by UnHerd
Tuesday, 6
July 2021

Rupert Sheldrake: Science does not tolerate dissent

Freddie Sayers spoke to the biologist about the dogma of scientism
by UnHerd

The concept of scientism, the quasi-religious belief in science and scientists, has risen in prominence over the past year. It has been a theme explored in many UnHerd interviews, ranging from Matthew Crawford, who detailed the ways in which science has evolved from a mode of inquiry into a source of authority, to Richard Dawkins, who dismissed scientism as a “dirty word”. 

To author and biologist Rupert Sheldrake, it means something different: “It is the idea that science can solve all the problems of the world,” he tells Freddie Sayers in today’s LockdownTV. “Where science becomes a religion and that it’s humanity’s salvation. The scientists are the saviours of the world.”

The religious fervour with which phrases like ‘following the science’ and ‘trust the experts’ have been uttered and adhered to over the course of the pandemic would seem to underscore Sheldrake’s point. But according to Sheldrake, who has spent his entire career researching controversial or ‘fringe’ areas of science, the phenomenon is “nothing new”. As he himself has experienced, the scientific community does not like entertaining radical or dissent opinion, and goes out of its way to snuff it out:

The scientific world has always had a culture of pushing down dissenting ideas. It’s not pluralistic. I mean, most worlds – political, religious, sports – are pluralistic. You get different points of view, and you expect it in politics, in courts of law, you have the prosecution and the defence. In science, you don’t. You have the idea of the magisterium, the expert opinion, the Orthodox view, which has never been particularly tolerant of dissenting views. 
- Rupert Sheldrake, UnHerd

One might therefore expect him to be sympathetic to those who have been dismissed as cranks and charlatans during the Covid debate. But curiously, he admits to having a rather “conventional” view when it comes to the pandemic:

I’ve been vaccinated and I was very glad there was a vaccine, but in other unconventional areas of science I do research, I often encounter irrational opposition, especially from people who now say they follow the science. They very often don’t follow the science when it doesn’t agree with their opinions or prejudices.
- Rupert Sheldrake, UnHerd

On the increasing acceptance of non-orthodox viewpoints:

People who have religious or spiritual practices, generally speaking, live longer, happier, and healthier. This has not been lost on some of the new atheists. For example, Sam Harris, as a new atheist, is now giving online meditation courses. So in the last few years, there’s been an opening up of what you could call this liminal area in between science and religion, where spiritual practices can actually be studied scientifically.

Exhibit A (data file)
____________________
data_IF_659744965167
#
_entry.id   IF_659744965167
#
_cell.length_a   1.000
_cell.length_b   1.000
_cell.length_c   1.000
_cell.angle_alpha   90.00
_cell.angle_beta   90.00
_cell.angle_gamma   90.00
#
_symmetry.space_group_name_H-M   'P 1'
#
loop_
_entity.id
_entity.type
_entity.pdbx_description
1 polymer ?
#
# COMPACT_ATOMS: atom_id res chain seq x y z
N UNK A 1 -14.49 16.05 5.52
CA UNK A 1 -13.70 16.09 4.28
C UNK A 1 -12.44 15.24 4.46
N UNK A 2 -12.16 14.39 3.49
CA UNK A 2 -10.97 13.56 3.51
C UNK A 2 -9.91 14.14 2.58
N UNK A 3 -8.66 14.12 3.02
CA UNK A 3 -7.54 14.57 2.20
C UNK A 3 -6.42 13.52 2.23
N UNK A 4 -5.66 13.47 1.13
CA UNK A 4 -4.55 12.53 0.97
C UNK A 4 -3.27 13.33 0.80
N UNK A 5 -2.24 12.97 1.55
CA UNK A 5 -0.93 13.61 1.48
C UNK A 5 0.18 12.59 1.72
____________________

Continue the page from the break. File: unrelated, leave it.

- Rupert Sheldrake, UnHerd

On his own religious journey: 

I went through a Dawkins-type atheist phase that lasted at least 10-15 years when I was at school and doing research at Cambridge. But I was drawn back to a more religious view, partly through psychedelic experience, partly through travelling in India, partly through taking up meditation, and yoga. And to my surprise, I found myself drawn back to a Christian path, and so I was confirmed in India at the age of 36, in the church of South India, and I’m now a practising church going Anglican.
- Rupert Sheldrake, UnHerd

On ‘evangelical atheism’:

Evangelical atheism is a Christian heresy, as indeed secular humanism is…Instead of worshipping God, they worship humanity…Humanism is a form of speciesism: everything has to be done for human good, and doesn’t do much good to other species on the earth… Look at the current struggle for human rights – trans rights, gender rights – where does that come from? A secularised version of the Christian view that everyone’s equal in the sight of God.  
- Rupert Sheldrake, UnHerd

Should religion be eliminated?

It would be an incredibly cultural impoverishment… The meaning and the structure that religions give to people’s lives, not only help them, but they have measurable effects. That’s why all these studies on religious practice show very clear results from thousands of scientific papers all around the world. The people who have religious practices are happier, healthier and live longer than those that don’t. So I think personally, that militant atheism should come with a health warning.
- Rupert Sheldrake, UnHerd

Join the discussion

  • I was dissappointed that Rupert would not acknowledge the scientism prevalent around covid.

  • Renaming Lockdown TV how about UnLock TV if the aim is to get particular views open to scrutiny?

  • I am really torn by this interview.